I saw a balloon raised every half hour or so until midnight. It was quite amazing that not one caught fire during the preparation stage. Once the balloon is inflated the fire on the ground is replaced by a pole up the centre with fuel and burners attached.


As the balloon reaches the point where it has lift and needs to be restrained to remain on the ground, a load is attached. In some cases the load was advertising or displays made from many lit candles, but in others it was a spiral of fireworks weighing up to 50 kg (110lbs). The fireworks were attached carefully below the dripping, blazing inner core fire. Once the balloon had sufficient lift the fireworks fuse was lit and the balloon sailed into the sky. The spiral of fireworks burned in a way that released the spiral to become a long tail. Then the fireworks provided a brilliant display, sometimes for quite a while. 



In this case the balloon was released before it had enough lift. It went sideways instead of up. The results were spectacular.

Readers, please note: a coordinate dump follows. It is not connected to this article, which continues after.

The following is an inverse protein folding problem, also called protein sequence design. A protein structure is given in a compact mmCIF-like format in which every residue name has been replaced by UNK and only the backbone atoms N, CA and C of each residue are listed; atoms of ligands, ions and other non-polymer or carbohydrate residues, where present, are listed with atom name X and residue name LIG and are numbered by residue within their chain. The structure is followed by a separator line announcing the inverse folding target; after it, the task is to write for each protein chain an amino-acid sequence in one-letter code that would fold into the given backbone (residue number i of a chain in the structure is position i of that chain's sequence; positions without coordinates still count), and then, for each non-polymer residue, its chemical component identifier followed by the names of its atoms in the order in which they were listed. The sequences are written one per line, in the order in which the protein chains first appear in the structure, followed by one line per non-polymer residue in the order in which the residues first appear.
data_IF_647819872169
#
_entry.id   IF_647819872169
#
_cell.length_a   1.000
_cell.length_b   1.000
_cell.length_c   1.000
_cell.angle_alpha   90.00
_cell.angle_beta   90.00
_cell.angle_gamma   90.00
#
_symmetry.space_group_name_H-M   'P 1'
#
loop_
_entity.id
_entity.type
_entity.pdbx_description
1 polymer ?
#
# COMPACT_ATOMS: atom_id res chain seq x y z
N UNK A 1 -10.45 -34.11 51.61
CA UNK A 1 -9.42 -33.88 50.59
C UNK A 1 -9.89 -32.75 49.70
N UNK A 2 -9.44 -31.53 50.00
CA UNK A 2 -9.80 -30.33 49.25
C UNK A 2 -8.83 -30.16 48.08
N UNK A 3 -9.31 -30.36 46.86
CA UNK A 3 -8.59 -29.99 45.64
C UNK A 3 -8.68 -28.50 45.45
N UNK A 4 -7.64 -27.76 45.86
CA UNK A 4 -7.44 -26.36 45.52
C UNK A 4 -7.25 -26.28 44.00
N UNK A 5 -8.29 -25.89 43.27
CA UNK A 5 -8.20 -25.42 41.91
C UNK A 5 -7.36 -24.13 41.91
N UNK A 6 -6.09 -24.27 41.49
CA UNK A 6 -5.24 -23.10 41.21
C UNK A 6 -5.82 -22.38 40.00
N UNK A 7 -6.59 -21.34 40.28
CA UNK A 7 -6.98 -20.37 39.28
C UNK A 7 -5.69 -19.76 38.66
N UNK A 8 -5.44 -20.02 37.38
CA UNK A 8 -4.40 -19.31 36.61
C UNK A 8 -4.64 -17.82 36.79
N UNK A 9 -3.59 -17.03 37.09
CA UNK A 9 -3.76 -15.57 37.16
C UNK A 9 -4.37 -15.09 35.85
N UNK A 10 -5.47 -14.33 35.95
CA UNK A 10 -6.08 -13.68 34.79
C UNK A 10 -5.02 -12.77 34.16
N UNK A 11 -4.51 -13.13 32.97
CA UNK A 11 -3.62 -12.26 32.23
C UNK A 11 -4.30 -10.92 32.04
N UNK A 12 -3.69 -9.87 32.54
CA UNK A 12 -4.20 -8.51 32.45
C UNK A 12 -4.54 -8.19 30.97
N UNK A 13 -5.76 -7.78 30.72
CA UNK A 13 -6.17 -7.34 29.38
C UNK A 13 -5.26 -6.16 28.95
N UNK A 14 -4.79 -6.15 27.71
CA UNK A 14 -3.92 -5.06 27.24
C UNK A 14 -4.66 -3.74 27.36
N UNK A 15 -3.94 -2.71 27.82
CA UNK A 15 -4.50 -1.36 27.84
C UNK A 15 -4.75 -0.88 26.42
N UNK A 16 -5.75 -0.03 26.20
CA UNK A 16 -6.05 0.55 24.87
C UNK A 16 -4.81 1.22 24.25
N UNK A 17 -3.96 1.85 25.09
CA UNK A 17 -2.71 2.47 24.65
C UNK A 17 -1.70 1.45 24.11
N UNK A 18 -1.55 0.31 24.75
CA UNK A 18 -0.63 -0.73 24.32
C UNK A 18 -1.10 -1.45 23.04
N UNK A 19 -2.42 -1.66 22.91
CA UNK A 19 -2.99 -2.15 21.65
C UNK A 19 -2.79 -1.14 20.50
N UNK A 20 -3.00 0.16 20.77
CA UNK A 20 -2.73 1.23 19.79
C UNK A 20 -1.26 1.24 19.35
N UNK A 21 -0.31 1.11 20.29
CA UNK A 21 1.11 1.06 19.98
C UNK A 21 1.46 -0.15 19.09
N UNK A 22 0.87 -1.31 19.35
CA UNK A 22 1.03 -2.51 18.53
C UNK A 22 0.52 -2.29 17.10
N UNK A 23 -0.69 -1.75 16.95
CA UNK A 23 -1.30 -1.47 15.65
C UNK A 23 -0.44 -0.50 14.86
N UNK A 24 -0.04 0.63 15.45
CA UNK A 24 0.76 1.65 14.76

Notice the people at the base running into the flames. Sorry about the shaky cameraman; I was holding a beer in one hand, the camera in the other and being bumped by lots of very excited people.  Later I was told that no-one was killed, which seemed incredible. A few days later it was rumoured that two people were injured. One was the man who released the balloon early. It was not clear whether he was injured by the crowd he endangered or the police who attempted to arrest him. The other was one of those police when the friends of the balloon man defended him.



The backpacker couple wanted to stay watching balloons until they ceased at 2am, but the Swedish guy and I both had boat bookings on Inle Lake for the early morning so we convinced them to leave at midnight.  




We had a further delay while we helped our unfortunate driver search for his mobile phone, which he had lost during the evening. Sadly for him, we did not find it. I arrived back at the hotel about 1am.


It was a fascinating and enjoyable night. One of those experiences I'll never forget.

Cheers, Alan